Summer is finally here !!!
Since our trip to the Isle of Wight earlier this month, the weather had been appalling considering that it was July, a supposedly summer month. But, with the promise of vast improvements and sunnier times, we planned a trip over to the East coast. Having not flown further than Breighton before, this would be a new experience for the both of us. Personally, I thought that it was a rather novel idea being able to see both the Irish Sea and the North Sea in the same afternoon. With an initial destination of Beverley in mind, followed by a brew stop at Sandtoft, the trip was planned for Saturday 28th July 2007.
Departing Barton’s RWY 27L just before lunch, we initiated a downwind departure and tracked around MCR Class D and proceeded to a reference point overhead Huddersfield Crossland Moor airstrip. I decided that I needed to practice my instrument skills, so for the flight, Jacqueline was the eyes of the operation, constantly looking out for other traffic. The Magnetic tracks and timings which I had drawn up before the flight all worked out well and very few of them did not match their predictions. Although we had been unable to gain PPR for Beverley due to a lack of telephone answering services on their end, we did manage to contact them on their A/G service. Unfortunately, the airfield was closed due to severe flood damage. Ok, a shock, but nothing too bad. After quickly switching frequencies to Humberside Radar, I decided that I still wanted to visit the sea, and chose North Coates as a diversion. North Coates airstrip is situated adjacent to Spurn head on the East Coast just near the mouth of the River Humber. With a RWY direction perpendicular to the sea, the approach and finals was very picturesque and beautiful with a Westerly wind. Coming in over the beach, was something which I had not done since my days at Woodvale, and to do it this low was spectacular. I found myself relying on the Altimeter a lot more than I do when I am over grass fields and roads, as it is a lot harder to judge vertical separation due to the constant.
Upon landing and paying our three pounds for a landing and two brews (wow), we decided to walk to the beach, a journey about half a mile in length and over dunes and dykes. We had brought a feast of a picnic with us. With the tide out, walking to the actual sea took a good hour, but it was worth it in the end. We even managed to get a bit of dancing and aeroplane manoeuvres in along the way! We ate our dinner lay in a field, before casually walking back to VA and departing to Sandtoft. We would defiantly be coming back to North Coates. Speaking to the lady at the desk, it became apparent that we could camp overnight at the airfield. We therefore earmarked Friday 24th August as an overnight flyaway, but that’s another story.
Departing North Coates with flaps set down to take off and a good headwind, we were airborne on the 650m RWY well before the half way mark. Switching quickly to Humberside APP, I notified them of our presence and also that we would like to transit the ILS via two marked VRP’s. With all the traffic on the frequency and an A330 inbound, I expected them to say no and therefore had a reserve plan drawn up. But, surprisingly they said yes and so we continued to fly at 1500ft perpendicular to the active RWY. We were also notified that their was a Spitfire and a Hurricane on route in the area, but we did not manage to gain an affirm on visual. The approach into Sandtoft was interesting to say the least, due to the fact that finals seemed to place you right over an industrial park, parallel to a road with some very high looking lampposts. In fact, the warnings to land past the numbers were well noted, and it soon made perfect sense, seeing as some of the closer lampposts clearly intruded well into any standard approach pattern. On short finals, we could have been driving down a road. I then decided that I would not be returning here. The quality of the RWY did not get many points either, as for a GA hub, I expected more. Anyway, after a free landing, a few cakes and a brew, we clambered back into VA and departed for Crossland Moor. Immediately after climbing to CCT height, we changed HDG and contacted Doncaster APP for an immediate transit through their ILS. Jackie was the nominated navigator for this leg of the trip, and she was very good at keeping us on our correct track over the ground. Within a short period of time, we were back on the ground and rolling to a stop in the pan at Crossland Moor. Surprisingly, we were the only visitors for the day, which is strange considering how it was a Saturday afternoon, and the first sunny day in short term memory. Perhaps it was the fact that it was slightly blustery which put people off.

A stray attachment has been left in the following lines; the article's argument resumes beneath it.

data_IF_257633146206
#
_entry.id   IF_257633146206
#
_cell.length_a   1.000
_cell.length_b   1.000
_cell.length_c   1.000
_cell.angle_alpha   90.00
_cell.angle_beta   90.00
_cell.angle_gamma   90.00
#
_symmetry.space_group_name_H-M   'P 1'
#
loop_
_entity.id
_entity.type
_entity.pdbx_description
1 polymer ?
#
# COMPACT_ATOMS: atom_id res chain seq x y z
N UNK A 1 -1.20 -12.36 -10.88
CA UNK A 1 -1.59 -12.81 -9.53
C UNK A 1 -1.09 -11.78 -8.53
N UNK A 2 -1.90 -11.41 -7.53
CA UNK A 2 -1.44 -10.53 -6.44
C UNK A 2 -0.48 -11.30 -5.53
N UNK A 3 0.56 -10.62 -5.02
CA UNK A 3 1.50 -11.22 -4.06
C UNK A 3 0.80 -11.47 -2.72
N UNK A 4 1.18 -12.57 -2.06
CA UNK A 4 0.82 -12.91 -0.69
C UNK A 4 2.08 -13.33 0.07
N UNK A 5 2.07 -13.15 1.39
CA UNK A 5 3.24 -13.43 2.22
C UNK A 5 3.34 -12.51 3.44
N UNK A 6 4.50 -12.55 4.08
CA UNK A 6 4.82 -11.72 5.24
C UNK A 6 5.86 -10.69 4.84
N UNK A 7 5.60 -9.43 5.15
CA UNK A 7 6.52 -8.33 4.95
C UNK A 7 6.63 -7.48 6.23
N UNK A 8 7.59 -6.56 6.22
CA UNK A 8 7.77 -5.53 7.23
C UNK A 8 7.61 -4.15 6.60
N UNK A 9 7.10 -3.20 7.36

After a pit stop, we were back in the air and heading home. Immediately after T/o, I handed over to Jackie, who piloted VA back to Barton. She was a natural, smooth and proficient. Not only did she do the flying, but also after a brief radio lesson, the R/T as well. Carrying out an overhead join, I merely took the controls about 300 ft above the ground on finals and executed a smooth touchdown and rolled back to the hanger via the fuel bay. Today had been amazing. A variety of places, one of which is now one of our favourite places to visit so far in my aviation memories.